eSource 100 Iron a Focus on the Most Abundant Wear Metal

eSource 100 Iron a Focus on the Most Abundant Wear Metal

Posted 28 July 2017
Understanding where the source of iron is coming from can help in reducing the opportunity for equipment failure.
Iron is the most common element found in used oil analysis.  While iron is not an additive in an oil formula, it is commonly found as a wear debris and as a contaminant.  Dirt has up to 5% iron oxides and can be very abrasive. Iron can also be present in an oil analysis as iron oxide (rust). Iron is the foundation element in all forms of steel, which is by far the most prevalent material in lubricated components. The most common of the wear metals, it is present in some form in virtually all equipment. Its widespread presence means that there are many sources of the wear particles.  

Understanding the metallurgy of the component allows the analyst to distinguish the source of the wear debris, e.g. cast iron bolts vs. stainless steel lube oil piping. Because iron is the most common wear metal found in lubricated system, it has a high occurrence during normal wear in the form of steel.  There are a different grades of steel.  Carbon steels contain varying amounts of carbon, and small amounts of manganese and even smaller concentrations of copper. Alloy steels have a specified composition of vanadium, molybdenum, or other elements, as well as larger amounts of manganese, silicon, and copper compared to carbon steels. Alloy steel is common in many components.  Stainless steels contains Chromium providing rust resistance. Tool steels contain Tungsten, Molybdenum and other alloying elements that give them extra strength, hardness and resistance to wear.  Small concentrations of tool steel may show up in the initial oil analysis of a new component.

Iron is widely used in rolling element bearings. The rollers are sometimes alloyed with tungsten, as well as used in bearing raceways and cages.  Journal bearings use iron in the journal shaft and the bearing shoe backing. In engines, iron is the most common of the wear metals. Iron is used in the cylinder liners, piston rings, the valve train, crankshaft, oil pumps, rocker arms, spring gears, lock washers, nuts, pins, and connecting rods. Iron is also used in many engine blocks.  Gear boxes and transmissions have gears, pinions, case hardened teeth, and locking pins that all may contain high levels of iron. In transmissions, the gears, bearings, brake bands, clutches, shift spools, pumps, and power take off (PTO) units contain iron.  In hydraulic Systems, the pump assembly contains iron in the motor, vanes, pump housing.  Iron is used in the cylinder bores, rods, servo valves, and pistons.  Rotary screw compressors contain iron in the lobes, vanes, connecting rods, rocker arm, bearings, cylinders, housing, shafts, roller bearings, oil pump, and piston rings.  In turbines, iron is used in the reduction gear, shaft, bearings, piping, and the casing.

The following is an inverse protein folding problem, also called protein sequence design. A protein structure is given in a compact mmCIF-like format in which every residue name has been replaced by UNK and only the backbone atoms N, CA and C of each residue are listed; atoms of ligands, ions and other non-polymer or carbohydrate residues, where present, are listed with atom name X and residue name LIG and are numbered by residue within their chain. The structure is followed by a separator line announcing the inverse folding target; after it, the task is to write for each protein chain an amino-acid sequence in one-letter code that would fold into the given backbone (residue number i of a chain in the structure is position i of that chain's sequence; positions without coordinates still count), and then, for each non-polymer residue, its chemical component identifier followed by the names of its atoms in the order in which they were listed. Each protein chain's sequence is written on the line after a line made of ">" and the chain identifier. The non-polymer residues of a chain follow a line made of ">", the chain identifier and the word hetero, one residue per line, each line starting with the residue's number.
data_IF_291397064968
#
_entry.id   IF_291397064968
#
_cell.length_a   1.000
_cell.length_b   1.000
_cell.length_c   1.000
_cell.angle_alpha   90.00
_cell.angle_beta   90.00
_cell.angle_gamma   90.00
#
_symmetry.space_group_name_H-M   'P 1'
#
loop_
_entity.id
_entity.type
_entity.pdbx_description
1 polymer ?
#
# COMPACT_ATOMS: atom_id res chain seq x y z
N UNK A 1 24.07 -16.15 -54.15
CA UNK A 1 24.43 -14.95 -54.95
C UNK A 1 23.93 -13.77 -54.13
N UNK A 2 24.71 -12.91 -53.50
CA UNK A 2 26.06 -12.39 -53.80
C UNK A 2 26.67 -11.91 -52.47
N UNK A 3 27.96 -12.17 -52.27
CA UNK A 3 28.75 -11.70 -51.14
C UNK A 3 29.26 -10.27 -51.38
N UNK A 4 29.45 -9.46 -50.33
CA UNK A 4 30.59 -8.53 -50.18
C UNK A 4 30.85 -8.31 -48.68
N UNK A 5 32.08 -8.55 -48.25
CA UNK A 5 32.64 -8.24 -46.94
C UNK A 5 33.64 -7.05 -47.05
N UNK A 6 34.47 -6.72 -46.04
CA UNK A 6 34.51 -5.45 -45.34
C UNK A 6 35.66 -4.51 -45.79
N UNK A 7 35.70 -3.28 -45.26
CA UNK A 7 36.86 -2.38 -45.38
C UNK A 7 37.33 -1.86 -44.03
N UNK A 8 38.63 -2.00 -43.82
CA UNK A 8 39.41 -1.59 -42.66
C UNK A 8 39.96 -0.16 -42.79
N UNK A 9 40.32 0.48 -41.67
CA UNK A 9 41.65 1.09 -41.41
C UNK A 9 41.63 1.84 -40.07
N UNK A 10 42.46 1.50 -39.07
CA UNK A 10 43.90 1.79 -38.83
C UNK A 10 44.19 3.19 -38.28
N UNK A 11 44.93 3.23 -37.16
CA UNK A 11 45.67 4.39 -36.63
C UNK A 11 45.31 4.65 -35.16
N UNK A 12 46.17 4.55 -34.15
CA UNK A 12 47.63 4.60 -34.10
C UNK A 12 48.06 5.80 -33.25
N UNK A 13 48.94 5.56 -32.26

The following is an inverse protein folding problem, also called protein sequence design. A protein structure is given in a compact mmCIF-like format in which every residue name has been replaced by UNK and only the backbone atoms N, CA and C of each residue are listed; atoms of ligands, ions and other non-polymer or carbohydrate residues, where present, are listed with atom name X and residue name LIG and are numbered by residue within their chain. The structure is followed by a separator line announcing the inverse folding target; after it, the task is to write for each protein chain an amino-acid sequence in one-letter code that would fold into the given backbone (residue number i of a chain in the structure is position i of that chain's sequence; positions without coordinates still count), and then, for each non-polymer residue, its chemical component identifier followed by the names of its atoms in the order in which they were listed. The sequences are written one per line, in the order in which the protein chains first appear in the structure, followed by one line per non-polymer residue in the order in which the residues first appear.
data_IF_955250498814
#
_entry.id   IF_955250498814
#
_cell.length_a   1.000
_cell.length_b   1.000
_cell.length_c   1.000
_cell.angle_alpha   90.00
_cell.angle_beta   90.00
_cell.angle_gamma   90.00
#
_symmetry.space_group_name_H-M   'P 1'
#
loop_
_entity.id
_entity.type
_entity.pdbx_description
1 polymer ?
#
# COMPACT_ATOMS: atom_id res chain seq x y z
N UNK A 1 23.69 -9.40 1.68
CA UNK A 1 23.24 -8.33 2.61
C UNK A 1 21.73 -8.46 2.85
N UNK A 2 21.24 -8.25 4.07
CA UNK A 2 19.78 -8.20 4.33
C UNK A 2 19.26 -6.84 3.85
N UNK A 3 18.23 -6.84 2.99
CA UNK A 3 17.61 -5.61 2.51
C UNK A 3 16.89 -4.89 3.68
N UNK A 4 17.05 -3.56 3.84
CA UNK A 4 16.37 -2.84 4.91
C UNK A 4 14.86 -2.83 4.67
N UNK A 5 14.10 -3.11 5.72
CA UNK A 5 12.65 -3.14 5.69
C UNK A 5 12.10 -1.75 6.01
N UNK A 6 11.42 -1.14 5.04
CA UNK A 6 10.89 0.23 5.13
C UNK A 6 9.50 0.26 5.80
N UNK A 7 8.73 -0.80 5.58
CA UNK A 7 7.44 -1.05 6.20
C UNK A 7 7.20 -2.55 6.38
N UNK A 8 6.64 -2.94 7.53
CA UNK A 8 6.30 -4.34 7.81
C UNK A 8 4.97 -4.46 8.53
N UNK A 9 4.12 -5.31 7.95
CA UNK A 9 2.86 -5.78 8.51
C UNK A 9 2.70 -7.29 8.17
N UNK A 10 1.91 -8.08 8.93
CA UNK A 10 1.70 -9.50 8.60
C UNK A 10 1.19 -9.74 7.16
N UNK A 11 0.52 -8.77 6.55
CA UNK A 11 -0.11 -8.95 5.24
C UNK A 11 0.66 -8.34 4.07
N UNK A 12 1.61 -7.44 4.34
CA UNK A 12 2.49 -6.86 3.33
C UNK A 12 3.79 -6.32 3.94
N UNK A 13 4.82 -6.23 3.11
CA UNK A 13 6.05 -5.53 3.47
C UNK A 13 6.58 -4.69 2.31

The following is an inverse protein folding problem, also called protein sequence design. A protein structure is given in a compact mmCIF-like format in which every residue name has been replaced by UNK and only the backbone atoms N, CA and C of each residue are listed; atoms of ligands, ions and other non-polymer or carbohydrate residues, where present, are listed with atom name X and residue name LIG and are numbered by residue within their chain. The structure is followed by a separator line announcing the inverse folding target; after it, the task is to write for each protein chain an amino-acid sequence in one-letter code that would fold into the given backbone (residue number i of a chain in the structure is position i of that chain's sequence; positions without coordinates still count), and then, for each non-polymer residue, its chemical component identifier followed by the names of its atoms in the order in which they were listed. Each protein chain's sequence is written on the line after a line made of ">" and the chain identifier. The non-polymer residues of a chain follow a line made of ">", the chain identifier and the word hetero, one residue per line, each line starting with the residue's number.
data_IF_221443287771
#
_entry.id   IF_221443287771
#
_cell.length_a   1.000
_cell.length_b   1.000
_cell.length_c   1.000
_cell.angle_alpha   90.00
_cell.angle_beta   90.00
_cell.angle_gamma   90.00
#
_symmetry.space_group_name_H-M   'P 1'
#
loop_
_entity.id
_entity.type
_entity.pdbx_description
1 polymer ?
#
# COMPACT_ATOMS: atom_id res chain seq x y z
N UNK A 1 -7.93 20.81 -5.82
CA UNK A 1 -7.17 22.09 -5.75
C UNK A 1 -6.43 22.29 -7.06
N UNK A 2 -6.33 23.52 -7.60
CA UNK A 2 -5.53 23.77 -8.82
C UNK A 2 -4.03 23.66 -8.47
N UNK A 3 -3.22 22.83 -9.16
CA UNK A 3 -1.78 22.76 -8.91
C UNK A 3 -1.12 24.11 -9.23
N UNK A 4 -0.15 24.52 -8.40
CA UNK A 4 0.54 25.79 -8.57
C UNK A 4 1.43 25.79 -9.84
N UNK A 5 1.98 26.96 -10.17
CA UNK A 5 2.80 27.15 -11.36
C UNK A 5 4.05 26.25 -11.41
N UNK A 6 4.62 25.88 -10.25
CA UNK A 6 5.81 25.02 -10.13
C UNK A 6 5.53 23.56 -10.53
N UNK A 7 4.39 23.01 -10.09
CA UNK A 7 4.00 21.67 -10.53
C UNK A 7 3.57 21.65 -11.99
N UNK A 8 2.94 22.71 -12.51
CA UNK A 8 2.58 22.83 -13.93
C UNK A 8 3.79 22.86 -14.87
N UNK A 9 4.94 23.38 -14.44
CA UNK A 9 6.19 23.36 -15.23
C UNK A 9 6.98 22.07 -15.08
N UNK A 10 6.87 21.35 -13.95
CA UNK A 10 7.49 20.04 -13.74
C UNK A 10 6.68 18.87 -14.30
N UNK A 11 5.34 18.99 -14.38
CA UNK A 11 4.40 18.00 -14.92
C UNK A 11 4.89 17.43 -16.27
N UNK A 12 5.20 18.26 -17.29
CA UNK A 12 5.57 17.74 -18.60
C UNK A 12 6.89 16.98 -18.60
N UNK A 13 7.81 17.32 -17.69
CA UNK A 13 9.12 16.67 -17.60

There are instances when the Iron alloy material may come in contact with sacrificial metals such as Copper, Tin and Lead in bearing supported components or components with brass parts like gearboxes and pumps.  When this occurs, these metals will be present in the oil analysis result.  Increases in Iron levels as well as Calcium and Magnesium may mean contamination with Fuller’s Earth, Kitty Litter or Floor-Sweep or even hard water contamination has occurred.  Metal content in used oil is routinely analyzed using the ICP for parts per million concentrations.  The Particle Quantifier Index (PQI) instrument will detect iron content as well.  An increase in PQI over several samples may indicate a severe wear event.  Analytical Ferrography is also used to identify wear mechanisms and sources through examination of the iron wear particles.   

Understanding where the source of iron is coming from can help in reducing the opportunity for equipment failure.  ALS has several decades of experience understanding the source of Iron contamination and wear mechanisms.  Contact your local lab for more details on how oil analysis can improve your overall equipment reliability. 

Written By:

Michael D. Holloway MLT1, OMA1, MLA1, CLS
Manager – Strategic Accounts and External Training, Tribology


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